The self-checkout – help or hindrance?

Debra Jamieson, Sales and Marketing Director at UKPOS

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Whether it’s a cinema, a petrol station or a supermarket, most retailers now have a self-service checkout in place. Great for saving time and space, self-check-outs are primarily used by the busy commuter to pick up a few last-minute items on their way home from work. For retailers, they provide a great opportunity to serve people faster, freeing up staff to address any queries on the shop floor ahead of purchase. A recent survey from Self Service World has estimated that there will be 60,000 terminals installed across the globe by 2018, proving that the quick-fire service is here to stay. And yet many people still maintain a love-hate relationship with them, with the words ‘unexpected item in bagging area’ filling us with dread.

Customer communication

Customer service is a vital element in the shopper experience and yet the self-service option can often make shoppers feel as though they are taking part in a completely isolated experience in which they are doing the majority of the work. Most retailers have an assistant on hand to help shoppers that have any queries but the ratio of staff to shopper is frequently out of proportion, with staff running to and fro to authorise a purchase, answer a customer query or approve the number of bags that you’ve brought with you.

Human interaction is a vital opportunity to engage with consumers and ensure that they have a positive in-store experience. A normal check-out is a much easier environment in which to achieve this, with staff able to help with packing or dash off and grab a last minute item as well as informing customers about any deals running in-store.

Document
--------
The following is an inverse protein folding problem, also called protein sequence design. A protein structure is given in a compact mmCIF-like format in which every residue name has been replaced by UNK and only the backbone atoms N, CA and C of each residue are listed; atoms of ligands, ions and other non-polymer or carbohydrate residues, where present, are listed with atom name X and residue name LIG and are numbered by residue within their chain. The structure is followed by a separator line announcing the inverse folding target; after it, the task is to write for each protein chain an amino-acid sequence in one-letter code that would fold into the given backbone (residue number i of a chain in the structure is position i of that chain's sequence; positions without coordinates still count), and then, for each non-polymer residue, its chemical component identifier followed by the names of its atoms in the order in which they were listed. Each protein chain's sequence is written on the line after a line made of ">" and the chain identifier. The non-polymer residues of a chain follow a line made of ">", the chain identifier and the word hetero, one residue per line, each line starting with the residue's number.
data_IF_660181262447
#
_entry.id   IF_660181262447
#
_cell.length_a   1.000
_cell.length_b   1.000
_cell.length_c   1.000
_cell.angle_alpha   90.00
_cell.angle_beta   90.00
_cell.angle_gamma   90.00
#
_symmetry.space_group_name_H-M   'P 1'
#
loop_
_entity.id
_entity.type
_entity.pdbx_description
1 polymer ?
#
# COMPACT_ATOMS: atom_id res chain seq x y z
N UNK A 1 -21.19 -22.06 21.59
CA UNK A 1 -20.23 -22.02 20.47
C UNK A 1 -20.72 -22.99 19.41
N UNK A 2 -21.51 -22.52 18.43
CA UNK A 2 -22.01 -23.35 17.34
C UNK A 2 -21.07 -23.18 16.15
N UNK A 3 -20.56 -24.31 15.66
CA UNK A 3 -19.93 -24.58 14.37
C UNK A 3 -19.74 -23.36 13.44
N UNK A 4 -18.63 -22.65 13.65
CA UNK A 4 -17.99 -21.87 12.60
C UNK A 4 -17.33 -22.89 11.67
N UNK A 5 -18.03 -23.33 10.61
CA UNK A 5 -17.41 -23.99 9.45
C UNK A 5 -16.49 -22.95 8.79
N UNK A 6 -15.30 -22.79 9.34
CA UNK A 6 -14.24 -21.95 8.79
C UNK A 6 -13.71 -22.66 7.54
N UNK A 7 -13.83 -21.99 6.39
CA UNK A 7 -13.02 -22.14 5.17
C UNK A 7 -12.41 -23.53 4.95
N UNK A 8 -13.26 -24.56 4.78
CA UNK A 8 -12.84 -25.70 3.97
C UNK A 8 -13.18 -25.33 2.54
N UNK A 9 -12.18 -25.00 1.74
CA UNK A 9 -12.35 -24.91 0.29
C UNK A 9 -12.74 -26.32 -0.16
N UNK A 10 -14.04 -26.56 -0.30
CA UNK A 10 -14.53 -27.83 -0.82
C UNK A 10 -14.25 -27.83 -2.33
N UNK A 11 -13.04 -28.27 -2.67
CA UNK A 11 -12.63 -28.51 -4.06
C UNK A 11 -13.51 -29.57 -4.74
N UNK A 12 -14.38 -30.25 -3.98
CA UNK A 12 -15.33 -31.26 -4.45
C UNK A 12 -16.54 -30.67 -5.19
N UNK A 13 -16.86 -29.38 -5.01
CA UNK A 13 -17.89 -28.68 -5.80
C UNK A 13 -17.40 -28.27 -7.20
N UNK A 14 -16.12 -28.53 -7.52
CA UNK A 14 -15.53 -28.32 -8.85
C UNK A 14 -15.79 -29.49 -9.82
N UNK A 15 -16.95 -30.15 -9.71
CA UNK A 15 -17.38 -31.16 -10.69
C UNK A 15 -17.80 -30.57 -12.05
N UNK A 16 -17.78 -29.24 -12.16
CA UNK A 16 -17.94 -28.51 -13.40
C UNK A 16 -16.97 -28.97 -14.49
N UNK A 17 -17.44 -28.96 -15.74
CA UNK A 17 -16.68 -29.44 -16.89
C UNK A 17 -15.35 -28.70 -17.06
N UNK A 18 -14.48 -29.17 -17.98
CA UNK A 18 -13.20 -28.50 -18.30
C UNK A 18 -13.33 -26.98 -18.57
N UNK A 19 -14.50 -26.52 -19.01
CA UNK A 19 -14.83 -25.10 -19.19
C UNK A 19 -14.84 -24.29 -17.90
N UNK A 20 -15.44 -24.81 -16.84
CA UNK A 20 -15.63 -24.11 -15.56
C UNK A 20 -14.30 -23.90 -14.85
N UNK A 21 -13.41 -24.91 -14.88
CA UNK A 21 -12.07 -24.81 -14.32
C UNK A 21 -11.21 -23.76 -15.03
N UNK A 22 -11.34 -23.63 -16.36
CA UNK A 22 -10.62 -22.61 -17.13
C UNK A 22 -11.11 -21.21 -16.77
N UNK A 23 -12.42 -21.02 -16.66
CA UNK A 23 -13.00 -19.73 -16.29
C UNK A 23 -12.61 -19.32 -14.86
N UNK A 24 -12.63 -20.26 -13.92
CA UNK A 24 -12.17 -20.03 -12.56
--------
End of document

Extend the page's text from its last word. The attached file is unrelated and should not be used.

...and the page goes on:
For the latter, it’s key that any deals you’re alerting customers to at the point of purchase have been displayed well throughout the customer journey. Information around deals that clip on to the side of the shelf are a great way to alert customers to special offers or promotions that staff at the check-out can point shoppers towards.

Security

One of the biggest selling points of self-service is its ability to allow the consumer to control exactly how long they are in the store for. Busy consumers want to be in and out of the shop as soon as possible – and with self-service, they can. The problem with this is that shoppers are rushing and frequently miss items or get frustrated when they have to scan them twice. Whether intentional or not, all of this is resulting in a huge increase in theft with shoppers admitting to stealing an average of £15 worth of goods every month.

Difficulty managing the machines isn’t helping, with security tags on large bottles of spirits, issues checking ID and problems with the bagging area often slowing down the process and putting customers in a mind-set that is more inclined to scan what they can and take what they can’t.

Point of sale can help here and is a great way to incorporate messages around the area of purchase, gently reminding shoppers to ask for help if experiencing a problem – as well as reinforcing that you have CCTV installed! Sometimes just a prompter is all you need to point the customer in the right direction.

Know your customer  

There is no one size fits all approach and what works in one store may not transfer to another location. While customers are certainly becoming more savvy in how to use self-service – and retailers are becoming better at providing on-hand support – some are still struggling to use the machines. Understanding your store demographic is key. A self-service checkout in the City of London for instance is likely to do very well and will play to the nature of the busy city worker. One in a more rural area however may not work as well – shoppers may accept self-service in busy stores but in quieter environments, there’s no excuse for staff not carrying out the interaction themselves.

www.ukpos.com